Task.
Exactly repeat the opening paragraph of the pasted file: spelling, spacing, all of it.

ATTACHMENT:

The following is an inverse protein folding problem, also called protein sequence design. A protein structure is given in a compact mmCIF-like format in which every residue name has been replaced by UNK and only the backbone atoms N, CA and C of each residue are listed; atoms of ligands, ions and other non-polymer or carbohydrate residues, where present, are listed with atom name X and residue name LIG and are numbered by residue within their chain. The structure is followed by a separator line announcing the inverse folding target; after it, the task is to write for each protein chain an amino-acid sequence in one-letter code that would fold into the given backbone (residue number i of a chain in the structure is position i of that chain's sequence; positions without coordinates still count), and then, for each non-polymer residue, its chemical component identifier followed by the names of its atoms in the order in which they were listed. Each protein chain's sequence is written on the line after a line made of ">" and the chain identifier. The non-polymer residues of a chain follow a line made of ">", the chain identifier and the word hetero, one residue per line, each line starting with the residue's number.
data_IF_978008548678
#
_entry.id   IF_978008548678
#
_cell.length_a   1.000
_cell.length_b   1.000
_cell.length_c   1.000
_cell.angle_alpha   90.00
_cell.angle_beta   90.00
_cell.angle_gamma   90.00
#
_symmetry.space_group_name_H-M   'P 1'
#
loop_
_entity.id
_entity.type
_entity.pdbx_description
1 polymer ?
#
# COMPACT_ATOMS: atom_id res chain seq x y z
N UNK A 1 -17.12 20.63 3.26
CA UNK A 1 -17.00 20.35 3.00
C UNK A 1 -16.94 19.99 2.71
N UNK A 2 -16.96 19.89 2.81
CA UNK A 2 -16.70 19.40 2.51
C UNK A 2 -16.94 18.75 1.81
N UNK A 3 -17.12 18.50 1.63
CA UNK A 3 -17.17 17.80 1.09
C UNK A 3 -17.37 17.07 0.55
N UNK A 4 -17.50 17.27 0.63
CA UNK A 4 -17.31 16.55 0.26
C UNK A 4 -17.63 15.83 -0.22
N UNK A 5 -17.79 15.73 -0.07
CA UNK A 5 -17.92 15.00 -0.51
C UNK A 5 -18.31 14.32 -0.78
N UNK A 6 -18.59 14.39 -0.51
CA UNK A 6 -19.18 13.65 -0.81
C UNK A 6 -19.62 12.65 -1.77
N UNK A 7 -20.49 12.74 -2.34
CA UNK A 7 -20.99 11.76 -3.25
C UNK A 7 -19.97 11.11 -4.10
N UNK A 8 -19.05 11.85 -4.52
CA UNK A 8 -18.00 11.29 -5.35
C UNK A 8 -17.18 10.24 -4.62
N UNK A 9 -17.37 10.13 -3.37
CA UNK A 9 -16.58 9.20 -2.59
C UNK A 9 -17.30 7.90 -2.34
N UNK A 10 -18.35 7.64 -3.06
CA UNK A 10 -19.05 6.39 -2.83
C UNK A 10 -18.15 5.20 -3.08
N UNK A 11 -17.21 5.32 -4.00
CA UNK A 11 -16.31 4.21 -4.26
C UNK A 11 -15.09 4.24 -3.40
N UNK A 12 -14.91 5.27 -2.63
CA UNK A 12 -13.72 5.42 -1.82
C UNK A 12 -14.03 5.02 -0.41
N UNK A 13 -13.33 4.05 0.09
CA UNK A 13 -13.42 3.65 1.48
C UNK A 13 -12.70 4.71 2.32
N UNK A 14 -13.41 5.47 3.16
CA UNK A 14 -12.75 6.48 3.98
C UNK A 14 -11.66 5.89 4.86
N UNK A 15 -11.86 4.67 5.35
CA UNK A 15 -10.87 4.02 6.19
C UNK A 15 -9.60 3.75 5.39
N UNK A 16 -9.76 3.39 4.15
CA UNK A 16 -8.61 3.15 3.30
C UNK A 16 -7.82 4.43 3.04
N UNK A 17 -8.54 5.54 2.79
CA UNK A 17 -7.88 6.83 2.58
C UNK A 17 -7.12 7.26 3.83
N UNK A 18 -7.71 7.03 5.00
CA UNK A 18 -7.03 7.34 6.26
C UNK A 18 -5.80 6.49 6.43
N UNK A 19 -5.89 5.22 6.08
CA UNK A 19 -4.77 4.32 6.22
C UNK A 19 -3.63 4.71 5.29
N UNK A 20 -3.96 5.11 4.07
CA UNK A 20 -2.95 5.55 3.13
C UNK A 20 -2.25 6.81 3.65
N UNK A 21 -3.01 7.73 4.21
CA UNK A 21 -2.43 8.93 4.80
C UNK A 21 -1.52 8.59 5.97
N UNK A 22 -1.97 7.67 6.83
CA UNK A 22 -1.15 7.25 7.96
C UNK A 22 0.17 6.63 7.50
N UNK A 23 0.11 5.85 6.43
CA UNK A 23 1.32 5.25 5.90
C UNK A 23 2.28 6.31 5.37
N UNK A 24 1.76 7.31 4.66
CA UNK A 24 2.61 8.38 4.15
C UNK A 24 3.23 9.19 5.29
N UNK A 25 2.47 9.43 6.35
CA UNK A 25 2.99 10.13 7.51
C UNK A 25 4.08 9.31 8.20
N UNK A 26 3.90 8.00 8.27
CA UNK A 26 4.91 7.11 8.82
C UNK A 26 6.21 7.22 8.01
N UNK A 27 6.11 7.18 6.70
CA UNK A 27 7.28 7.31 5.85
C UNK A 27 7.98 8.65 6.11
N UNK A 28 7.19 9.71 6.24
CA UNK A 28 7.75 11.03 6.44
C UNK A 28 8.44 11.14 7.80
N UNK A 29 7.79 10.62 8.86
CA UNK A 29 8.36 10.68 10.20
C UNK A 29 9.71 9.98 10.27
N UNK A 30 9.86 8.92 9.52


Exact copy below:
The following is an inverse protein folding problem, also called protein sequence design. A protein structure is given in a compact mmCIF-like format in which every residue name has been replaced by UNK and only the backbone atoms N, CA and C of each residue are listed; atoms of ligands, ions and other non-polymer or carbohydrate residues, where present, are listed with atom name X and residue name LIG and are numbered by residue within their chain. The structure is followed by a separator line announcing the inverse folding target; after it, the task is to write for each protein chain an amino-acid sequence in one-letter code that would fold into the given backbone (residue number i of a chain in the structure is position i of that chain's sequence; positions without coordinates still count), and then, for each non-polymer residue, its chemical component identifier followed by the names of its atoms in the order in which they were listed. Each protein chain's sequence is written on the line after a line made of ">" and the chain identifier. The non-polymer residues of a chain follow a line made of ">", the chain identifier and the word hetero, one residue per line, each line starting with the residue's number.